A drug called NEMO Binding Domain (NBD) has been designed to inhibit activation of NF-κB.[12] NBD is a peptide that acts by binding to regulatory subunit NEMO (IKK-γ) thereby preventing it from binding subunits IKK-α and IKK-β and activating the IKK complex. In the absence of regulatory subunit IKK-γ the IKK complex is inactive, preventing the downstream signal transduction cascade leading to NF-κB activation. Binding of IKK-γ to IKK-α and IKK-β subunits activates the IKK complex leading to phosphorylation of IκB kinase, IκBα, and release of NF-κB dimers p105 and RELA to translocate to the nucleus and activate transcription of NF-κB responsive genes. In the presence of the NBD peptide, the IKK complex remains inactive and IκBα sequesters NF-κB dimers in the cytoplasm inhibiting transcription of NF-κB responsive genes. While NF-κB inhibitory drugs have previously been attractive to disease such as chronic inflammation and diabetes, specific cancers have been shown to have constitutive NF-κB activity.[13] Advanced B-cell lymphoma (ABC), a subtype of Diffuse large B-cell lymphoma (DLBCL) has been shown to have fundamental and upregulated NF-κB activity.[13] ABC lymphoma also has the lowest survival rate compared to DLBCL subtypes, Germinal Center B-cell-like and Undefined Type 3 lymphoma, highlighting the great clinical need to define targets for cancer therapy.[13] Notably, the NBD peptide targets the inflammation induced NF-κB activation pathway sparing the protective functions of basal NF-κB activity allowing for greater therapeutic value and fewer undesired side effects.

The NBD peptide was designed by identifying the amino acid binding sequence on IKK-α and IKK-β to which NEMO binds.[12] A small region on the carboxyl terminus of IKK-α (L738-L743) and IKK-β (L737-L742) is essential for a stable interaction with NEMO and for the assembly of the active IKK complex. Henceforth this region is called the NEMO binding domain (NBD). The NBD peptide consists of the region from T735 to E745 of the IKK-β subunit fused with a sequence derived from the Antennapedia homeodomain that mediates membrane translocation. Furthermore, wild type NBD peptide has been shown to dose-dependently inhibit interaction of IKKB with NEMO compared to mutant controls.[12] Additionally, NF-κB activation was suppressed in HeLa cells after incubation with NBD wild type peptides.[12] Moreover, to better understand the potential efficacy of the NBD peptide in suppressing inflammation, NBD peptide was tested on collagen induced rheumatoid arthritis mouse models. Notably, aberrant NF-κB activity is strongly associated with many aspects of the pathology of rheumatoid arthritis. Mice injected with wild-type NBD peptide showed only slightly visual signs of paw and joint swelling whereas mice injected with PBS or mutant NBD control peptides developed severe joint inflammation.[14] Additionally, analysis of the number of osteoclasts present in the joints of rheumatoid arthritic showed to be more prevalent in mice treated with PBS or the mutant NBD peptide compared to the NBD wild type peptide.[14] Markedly, throughout the mouse model studies neither toxicity or lethality nor damage to kidneys or livers, was observed.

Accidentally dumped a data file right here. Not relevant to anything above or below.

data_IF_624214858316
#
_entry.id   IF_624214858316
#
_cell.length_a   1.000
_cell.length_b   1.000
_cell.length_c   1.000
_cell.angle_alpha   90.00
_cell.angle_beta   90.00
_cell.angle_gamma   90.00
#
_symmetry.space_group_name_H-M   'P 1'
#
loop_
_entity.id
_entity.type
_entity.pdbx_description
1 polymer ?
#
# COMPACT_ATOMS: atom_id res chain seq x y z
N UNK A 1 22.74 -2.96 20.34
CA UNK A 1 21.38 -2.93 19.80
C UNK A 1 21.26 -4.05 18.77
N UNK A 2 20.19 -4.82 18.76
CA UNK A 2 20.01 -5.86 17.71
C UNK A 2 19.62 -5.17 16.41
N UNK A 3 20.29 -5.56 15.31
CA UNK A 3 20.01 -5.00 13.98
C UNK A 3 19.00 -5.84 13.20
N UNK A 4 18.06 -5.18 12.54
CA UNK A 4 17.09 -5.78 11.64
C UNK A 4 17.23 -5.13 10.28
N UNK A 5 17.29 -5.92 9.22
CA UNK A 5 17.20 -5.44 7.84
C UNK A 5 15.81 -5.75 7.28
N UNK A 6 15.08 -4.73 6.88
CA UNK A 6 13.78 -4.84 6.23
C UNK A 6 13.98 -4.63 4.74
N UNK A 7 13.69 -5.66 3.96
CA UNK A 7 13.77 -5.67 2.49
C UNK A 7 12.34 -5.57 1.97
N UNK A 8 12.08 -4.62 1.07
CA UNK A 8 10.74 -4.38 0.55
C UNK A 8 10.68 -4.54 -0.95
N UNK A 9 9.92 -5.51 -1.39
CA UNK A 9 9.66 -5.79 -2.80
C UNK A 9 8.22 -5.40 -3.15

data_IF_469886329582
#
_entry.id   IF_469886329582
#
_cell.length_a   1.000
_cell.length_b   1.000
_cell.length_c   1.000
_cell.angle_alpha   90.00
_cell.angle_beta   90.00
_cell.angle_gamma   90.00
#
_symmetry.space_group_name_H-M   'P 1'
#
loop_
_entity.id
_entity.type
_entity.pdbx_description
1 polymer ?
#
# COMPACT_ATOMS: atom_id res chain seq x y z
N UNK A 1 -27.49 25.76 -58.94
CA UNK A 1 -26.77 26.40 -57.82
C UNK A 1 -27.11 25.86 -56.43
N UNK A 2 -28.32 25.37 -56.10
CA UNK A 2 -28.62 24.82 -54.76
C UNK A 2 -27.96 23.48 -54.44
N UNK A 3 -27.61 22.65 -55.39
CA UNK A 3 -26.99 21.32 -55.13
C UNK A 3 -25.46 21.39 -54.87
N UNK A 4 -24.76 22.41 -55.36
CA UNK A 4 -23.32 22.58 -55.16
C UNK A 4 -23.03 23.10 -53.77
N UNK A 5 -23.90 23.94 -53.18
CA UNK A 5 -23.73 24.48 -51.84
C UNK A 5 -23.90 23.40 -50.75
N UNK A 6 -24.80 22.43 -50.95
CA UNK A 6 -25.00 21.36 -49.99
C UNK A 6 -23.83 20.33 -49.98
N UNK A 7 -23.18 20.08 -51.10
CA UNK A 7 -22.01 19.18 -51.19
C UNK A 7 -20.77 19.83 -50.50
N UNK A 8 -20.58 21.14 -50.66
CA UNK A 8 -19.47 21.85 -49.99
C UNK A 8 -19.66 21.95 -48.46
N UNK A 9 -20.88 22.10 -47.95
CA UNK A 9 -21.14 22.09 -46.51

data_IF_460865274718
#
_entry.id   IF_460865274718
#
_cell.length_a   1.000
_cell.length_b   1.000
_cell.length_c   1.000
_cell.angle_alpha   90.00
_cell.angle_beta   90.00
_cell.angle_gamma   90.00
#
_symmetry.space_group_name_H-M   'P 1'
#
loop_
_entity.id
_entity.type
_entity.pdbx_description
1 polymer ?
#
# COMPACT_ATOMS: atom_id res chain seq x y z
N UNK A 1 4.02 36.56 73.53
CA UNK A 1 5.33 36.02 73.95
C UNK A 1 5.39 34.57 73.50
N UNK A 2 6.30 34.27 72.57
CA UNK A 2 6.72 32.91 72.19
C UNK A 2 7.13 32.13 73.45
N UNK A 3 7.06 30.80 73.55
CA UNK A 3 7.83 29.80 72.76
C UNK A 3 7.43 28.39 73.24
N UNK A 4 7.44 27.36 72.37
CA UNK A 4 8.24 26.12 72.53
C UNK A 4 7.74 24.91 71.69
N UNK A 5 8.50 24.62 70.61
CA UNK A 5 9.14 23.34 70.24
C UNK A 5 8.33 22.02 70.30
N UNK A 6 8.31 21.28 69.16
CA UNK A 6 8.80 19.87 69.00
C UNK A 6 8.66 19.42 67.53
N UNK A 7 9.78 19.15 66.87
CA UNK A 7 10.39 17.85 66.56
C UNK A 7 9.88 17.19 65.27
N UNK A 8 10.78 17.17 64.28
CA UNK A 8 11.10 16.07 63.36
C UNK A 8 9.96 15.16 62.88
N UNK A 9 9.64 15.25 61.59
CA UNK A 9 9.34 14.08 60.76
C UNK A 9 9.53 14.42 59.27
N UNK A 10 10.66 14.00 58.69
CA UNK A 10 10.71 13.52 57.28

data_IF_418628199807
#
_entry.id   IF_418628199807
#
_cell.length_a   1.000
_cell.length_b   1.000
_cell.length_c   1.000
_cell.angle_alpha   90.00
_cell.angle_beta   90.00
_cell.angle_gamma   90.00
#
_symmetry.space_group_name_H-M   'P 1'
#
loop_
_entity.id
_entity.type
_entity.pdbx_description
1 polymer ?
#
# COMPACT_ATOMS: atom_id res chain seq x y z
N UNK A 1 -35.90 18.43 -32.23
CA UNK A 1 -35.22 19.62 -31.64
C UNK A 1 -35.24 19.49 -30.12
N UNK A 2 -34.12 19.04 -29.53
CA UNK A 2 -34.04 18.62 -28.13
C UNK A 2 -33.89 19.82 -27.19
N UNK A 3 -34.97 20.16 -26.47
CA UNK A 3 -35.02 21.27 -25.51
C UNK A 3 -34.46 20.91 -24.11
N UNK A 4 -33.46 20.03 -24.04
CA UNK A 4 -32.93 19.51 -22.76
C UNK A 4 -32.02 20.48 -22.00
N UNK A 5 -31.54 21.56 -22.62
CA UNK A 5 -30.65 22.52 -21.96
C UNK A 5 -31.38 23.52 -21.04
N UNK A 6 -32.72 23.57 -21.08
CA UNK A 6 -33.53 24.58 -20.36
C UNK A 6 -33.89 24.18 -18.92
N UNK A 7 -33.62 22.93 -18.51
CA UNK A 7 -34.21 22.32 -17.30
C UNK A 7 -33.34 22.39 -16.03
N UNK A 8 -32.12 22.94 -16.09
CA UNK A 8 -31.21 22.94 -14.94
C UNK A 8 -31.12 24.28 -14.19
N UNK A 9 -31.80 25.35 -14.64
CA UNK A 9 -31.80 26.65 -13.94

Despite the potential for NBD peptide as a viable NF- κB inhibitory drug, disadvantages arise because of its peptide form. Peptides as drugs lack membrane permeability, are poorly orally viable, and generally have lower metabolic stability than small molecule drugs.[15] Therefore, the NBD peptide is unable to be an orally available compound and must be administered either intravenously or via intraperitoneal injection.


IKBKG has been shown to interact with:


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Further reading